Daily fantasy sports (DFS) operators would like you to know that their contests require skill unlike more traditional games found on casino floors.
Of course, not everyone agrees with that interpretation.
That’s why DraftKings is hastily folding on its sponsoring of the World Series of Poker (WSOP).
The November Nine reconvenes in just two weeks, the live broadcast on ESPN expected to attract both the gambling community and casual sports viewer.
The likeness of DraftKings has been heavily seen over the last two years at the WSOP, the company logo littered around the Rio and pasted on poker tables.
But come November that will no longer be the case, DraftKings asking the WSOP to terminate all sponsorship materials and void the partnership to which the Caesars-own tournament complied.
Gambling on Skill
DraftKings and competitor FanDuel are upping their response to casual observers questioning the legality of the weekly contests. Federal and state prosecutors, as well as gaming regulators, are looking into how the games operate and if the outcomes are truly based upon a player’s skill.
“Some lawmakers are questioning our right to exist. Knowingly or not, many have misrepresented who we are and what we do,” FanDuel now says on its website.
FanDuel is calling on its players to sign an online petition that states, “There are many problems facing our nation, but passionate sports fans that want to connect with our favorite players and teams is not one of them. Fantasy sports is fundamentally a test of knowledge.”
McGill University Psychiatry Professor Jeffrey Derevensky disagrees. Derevensky, who treats problem gamblers suffering from addiction, told the New York Times that “to bet on something with the potential to win more money or lose money is gambling.”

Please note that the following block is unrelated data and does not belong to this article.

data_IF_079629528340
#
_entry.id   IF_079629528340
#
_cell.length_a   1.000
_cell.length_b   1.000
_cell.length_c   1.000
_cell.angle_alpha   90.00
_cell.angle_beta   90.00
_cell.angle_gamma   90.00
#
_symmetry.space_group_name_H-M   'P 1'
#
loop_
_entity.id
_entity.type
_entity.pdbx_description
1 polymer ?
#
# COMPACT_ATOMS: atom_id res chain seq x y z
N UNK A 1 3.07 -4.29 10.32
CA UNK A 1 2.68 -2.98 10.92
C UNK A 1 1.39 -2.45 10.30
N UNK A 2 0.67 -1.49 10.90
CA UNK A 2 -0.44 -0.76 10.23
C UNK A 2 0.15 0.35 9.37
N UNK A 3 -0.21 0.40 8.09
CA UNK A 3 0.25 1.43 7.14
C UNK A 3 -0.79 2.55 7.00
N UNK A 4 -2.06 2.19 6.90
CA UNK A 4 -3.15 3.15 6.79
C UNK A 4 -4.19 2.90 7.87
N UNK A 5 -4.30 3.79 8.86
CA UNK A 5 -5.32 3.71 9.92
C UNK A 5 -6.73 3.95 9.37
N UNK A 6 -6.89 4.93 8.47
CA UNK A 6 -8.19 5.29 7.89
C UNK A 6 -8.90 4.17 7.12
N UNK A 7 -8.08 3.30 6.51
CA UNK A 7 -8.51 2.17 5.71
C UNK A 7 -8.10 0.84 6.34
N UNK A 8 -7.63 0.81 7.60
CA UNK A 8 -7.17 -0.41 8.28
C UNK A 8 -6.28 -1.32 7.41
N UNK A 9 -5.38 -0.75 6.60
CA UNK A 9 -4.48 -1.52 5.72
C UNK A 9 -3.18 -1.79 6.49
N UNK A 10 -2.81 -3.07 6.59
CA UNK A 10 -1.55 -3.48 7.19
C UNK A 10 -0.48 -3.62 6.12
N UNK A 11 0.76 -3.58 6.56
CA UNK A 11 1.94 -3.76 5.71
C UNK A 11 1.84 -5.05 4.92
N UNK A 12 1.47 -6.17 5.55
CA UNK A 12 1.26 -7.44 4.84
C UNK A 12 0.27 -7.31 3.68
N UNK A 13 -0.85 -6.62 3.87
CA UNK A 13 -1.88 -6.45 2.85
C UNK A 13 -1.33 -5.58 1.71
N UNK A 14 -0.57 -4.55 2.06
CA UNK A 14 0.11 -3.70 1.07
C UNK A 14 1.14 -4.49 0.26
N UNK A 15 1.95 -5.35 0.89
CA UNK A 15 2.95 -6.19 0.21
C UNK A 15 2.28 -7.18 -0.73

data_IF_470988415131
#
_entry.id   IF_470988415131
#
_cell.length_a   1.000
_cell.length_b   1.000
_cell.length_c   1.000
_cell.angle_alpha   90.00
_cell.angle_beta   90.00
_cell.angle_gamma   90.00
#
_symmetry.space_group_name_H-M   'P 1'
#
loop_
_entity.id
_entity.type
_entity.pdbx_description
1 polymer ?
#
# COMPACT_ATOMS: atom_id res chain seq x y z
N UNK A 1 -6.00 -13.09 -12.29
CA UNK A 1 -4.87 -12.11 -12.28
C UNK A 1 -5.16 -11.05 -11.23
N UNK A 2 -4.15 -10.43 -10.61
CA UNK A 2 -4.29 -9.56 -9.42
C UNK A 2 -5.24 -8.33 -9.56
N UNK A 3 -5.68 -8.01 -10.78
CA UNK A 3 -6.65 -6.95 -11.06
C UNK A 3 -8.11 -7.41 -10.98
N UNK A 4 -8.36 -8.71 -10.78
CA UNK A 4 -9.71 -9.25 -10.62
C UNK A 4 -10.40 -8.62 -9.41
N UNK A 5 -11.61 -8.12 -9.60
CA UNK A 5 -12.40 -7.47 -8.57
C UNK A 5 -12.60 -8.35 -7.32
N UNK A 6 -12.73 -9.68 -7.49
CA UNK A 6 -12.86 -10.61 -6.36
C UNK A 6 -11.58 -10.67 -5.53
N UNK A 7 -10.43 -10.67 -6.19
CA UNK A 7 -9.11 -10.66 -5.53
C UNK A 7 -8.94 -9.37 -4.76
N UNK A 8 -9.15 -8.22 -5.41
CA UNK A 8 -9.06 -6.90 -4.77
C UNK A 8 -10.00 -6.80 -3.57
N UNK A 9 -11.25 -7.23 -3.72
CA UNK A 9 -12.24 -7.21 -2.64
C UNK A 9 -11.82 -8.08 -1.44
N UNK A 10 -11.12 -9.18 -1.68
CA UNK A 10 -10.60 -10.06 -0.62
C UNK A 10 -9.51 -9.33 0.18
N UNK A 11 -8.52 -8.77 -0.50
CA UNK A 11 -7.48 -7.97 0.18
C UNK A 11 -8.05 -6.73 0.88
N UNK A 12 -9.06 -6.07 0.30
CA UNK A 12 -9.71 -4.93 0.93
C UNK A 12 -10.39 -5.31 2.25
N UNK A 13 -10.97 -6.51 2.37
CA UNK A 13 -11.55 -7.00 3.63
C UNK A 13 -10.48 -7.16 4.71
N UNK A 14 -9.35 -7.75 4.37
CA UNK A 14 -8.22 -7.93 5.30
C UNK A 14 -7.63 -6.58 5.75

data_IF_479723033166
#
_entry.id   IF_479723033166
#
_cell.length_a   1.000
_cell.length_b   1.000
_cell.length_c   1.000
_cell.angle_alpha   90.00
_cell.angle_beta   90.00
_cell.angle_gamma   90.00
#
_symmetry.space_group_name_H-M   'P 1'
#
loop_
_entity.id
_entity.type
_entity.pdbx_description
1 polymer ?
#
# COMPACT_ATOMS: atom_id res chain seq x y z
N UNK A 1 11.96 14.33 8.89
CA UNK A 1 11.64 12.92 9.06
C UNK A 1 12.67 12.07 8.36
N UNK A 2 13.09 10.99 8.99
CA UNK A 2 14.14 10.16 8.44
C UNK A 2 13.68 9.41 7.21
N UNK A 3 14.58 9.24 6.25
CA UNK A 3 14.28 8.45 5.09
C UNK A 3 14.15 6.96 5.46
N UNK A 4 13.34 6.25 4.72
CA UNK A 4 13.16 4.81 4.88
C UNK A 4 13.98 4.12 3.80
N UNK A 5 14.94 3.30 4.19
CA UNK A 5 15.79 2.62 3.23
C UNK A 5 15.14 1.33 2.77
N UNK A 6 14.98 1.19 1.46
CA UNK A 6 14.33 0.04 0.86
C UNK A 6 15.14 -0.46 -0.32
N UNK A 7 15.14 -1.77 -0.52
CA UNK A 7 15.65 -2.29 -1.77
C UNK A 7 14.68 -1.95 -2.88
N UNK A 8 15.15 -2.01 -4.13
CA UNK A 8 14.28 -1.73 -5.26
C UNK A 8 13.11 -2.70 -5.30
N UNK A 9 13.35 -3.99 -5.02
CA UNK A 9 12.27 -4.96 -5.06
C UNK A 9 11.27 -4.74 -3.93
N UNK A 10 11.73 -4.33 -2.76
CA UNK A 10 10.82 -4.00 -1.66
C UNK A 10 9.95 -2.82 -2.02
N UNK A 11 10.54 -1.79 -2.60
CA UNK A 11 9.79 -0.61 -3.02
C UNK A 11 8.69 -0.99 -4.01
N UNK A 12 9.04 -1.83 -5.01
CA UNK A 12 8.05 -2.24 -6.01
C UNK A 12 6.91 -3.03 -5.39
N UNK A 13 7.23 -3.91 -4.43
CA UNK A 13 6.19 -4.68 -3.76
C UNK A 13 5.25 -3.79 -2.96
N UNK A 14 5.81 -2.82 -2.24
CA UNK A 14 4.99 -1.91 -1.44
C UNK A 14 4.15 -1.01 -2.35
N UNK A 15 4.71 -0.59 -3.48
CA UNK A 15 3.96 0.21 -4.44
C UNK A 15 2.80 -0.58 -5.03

Derevensky referenced a sports announcer who dropped $100,000 after losing 12 of 13 NFL games he bet on in one week alone. “He came to me and said … ‘How could I lose … when I know all the statistics?'”
Not Fit for DraftKings
During its two-year sponsorship, DraftKings hosted satellite qualifiers into the World Series of Poker, the ultimate prize being a seat in the $10,000 buy-in Main Event along with a six-night stay in Las Vegas with accommodations and airfare included.
Max Steinberg was the 2015 DraftKings winner, and he took full advantage of his $27 daily fantasy ante.
Not only did he enter the WSOP Main Event free of charge, Steinberg performed exceptionally well and is one of the nine finalists, already guaranteed of winning at least $1 million.
Turning $27 into $1 million equates to a 37,036 percent return on investment.
DraftKings had planned to once again host satellites for the 2016 WSOP, and as of now that section of the website is still live even as the DFS company is taking down its signage at the Rio.
Daily fantasy has largely enjoyed a fruitful relationship with poker and Internet poker as the new fantasy format gained traction over the last few years. The decision to flee the hand that largely helped feed the daily fantasy market was likely a difficult choice.